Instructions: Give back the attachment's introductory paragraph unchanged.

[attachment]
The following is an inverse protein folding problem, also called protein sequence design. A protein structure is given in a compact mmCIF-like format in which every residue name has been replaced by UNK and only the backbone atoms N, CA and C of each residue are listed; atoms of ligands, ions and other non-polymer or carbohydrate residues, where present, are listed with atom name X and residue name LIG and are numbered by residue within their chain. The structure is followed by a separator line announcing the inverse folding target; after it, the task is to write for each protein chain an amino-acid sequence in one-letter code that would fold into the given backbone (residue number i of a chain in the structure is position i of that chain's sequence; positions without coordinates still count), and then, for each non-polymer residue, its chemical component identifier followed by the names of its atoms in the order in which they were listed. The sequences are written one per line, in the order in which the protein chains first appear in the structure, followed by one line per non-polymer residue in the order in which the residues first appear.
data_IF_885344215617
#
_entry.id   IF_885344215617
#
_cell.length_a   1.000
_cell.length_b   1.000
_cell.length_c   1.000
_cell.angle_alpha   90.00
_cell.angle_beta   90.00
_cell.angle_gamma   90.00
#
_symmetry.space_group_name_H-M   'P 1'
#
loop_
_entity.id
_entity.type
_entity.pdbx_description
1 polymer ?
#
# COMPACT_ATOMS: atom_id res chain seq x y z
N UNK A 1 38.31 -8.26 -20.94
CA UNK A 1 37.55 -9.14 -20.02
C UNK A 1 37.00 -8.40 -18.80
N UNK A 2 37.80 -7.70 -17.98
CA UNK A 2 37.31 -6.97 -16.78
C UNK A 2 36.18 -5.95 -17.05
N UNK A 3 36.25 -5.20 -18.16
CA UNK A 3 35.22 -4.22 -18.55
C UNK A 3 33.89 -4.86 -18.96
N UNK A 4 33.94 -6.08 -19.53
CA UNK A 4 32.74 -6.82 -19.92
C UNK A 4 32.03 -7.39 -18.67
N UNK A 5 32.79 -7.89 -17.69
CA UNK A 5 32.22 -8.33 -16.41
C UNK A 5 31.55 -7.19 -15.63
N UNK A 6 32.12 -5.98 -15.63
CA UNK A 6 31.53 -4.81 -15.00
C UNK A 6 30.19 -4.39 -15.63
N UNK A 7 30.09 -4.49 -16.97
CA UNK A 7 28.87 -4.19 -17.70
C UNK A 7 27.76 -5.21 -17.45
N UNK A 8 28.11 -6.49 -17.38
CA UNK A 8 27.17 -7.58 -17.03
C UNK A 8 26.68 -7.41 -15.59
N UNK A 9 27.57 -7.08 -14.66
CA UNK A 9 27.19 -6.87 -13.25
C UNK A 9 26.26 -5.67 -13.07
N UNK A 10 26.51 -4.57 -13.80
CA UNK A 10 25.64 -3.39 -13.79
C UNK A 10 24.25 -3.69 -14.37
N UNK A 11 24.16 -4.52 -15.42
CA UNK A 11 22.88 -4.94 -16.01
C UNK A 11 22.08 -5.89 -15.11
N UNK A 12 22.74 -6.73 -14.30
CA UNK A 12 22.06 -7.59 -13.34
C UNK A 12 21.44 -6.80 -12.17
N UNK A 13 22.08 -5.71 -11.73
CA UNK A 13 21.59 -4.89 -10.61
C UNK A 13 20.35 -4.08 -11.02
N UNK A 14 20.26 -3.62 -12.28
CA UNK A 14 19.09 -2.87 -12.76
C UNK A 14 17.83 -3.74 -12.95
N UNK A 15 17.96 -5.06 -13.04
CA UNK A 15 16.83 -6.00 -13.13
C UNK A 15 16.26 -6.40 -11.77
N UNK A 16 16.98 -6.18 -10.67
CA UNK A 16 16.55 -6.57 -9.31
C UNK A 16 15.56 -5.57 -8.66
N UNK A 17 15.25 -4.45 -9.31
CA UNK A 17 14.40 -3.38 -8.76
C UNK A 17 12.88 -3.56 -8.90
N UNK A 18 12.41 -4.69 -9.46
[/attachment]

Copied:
The following is an inverse protein folding problem, also called protein sequence design. A protein structure is given in a compact mmCIF-like format in which every residue name has been replaced by UNK and only the backbone atoms N, CA and C of each residue are listed; atoms of ligands, ions and other non-polymer or carbohydrate residues, where present, are listed with atom name X and residue name LIG and are numbered by residue within their chain. The structure is followed by a separator line announcing the inverse folding target; after it, the task is to write for each protein chain an amino-acid sequence in one-letter code that would fold into the given backbone (residue number i of a chain in the structure is position i of that chain's sequence; positions without coordinates still count), and then, for each non-polymer residue, its chemical component identifier followed by the names of its atoms in the order in which they were listed. The sequences are written one per line, in the order in which the protein chains first appear in the structure, followed by one line per non-polymer residue in the order in which the residues first appear.